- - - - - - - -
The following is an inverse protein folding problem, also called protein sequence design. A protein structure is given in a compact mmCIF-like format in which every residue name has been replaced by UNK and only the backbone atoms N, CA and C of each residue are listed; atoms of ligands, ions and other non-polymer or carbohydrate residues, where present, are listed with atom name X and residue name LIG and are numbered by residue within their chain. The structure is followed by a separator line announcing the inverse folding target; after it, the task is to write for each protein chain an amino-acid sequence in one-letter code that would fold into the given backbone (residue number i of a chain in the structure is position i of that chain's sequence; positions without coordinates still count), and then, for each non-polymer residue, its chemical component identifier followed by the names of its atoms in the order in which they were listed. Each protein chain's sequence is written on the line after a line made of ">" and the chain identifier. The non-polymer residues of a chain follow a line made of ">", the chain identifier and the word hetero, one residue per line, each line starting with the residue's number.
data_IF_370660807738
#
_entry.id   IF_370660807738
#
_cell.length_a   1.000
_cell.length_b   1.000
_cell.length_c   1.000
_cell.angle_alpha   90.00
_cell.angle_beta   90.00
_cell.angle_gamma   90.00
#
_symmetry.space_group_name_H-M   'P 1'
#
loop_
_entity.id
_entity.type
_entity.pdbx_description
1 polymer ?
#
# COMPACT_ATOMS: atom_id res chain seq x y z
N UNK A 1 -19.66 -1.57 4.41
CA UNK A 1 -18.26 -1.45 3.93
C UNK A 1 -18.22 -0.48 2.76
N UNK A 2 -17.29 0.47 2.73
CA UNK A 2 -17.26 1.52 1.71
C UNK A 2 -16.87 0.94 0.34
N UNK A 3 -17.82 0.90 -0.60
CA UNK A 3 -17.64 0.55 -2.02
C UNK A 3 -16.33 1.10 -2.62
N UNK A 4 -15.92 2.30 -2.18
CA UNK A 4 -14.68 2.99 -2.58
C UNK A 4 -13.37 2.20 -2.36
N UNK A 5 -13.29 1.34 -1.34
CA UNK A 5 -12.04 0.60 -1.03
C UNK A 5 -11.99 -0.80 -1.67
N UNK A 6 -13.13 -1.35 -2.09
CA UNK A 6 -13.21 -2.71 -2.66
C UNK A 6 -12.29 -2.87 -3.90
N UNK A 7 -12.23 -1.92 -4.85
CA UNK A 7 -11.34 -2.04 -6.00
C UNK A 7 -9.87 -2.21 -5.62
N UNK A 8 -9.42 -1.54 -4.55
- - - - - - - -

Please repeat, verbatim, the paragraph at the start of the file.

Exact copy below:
The following is an inverse protein folding problem, also called protein sequence design. A protein structure is given in a compact mmCIF-like format in which every residue name has been replaced by UNK and only the backbone atoms N, CA and C of each residue are listed; atoms of ligands, ions and other non-polymer or carbohydrate residues, where present, are listed with atom name X and residue name LIG and are numbered by residue within their chain. The structure is followed by a separator line announcing the inverse folding target; after it, the task is to write for each protein chain an amino-acid sequence in one-letter code that would fold into the given backbone (residue number i of a chain in the structure is position i of that chain's sequence; positions without coordinates still count), and then, for each non-polymer residue, its chemical component identifier followed by the names of its atoms in the order in which they were listed. Each protein chain's sequence is written on the line after a line made of ">" and the chain identifier. The non-polymer residues of a chain follow a line made of ">", the chain identifier and the word hetero, one residue per line, each line starting with the residue's number.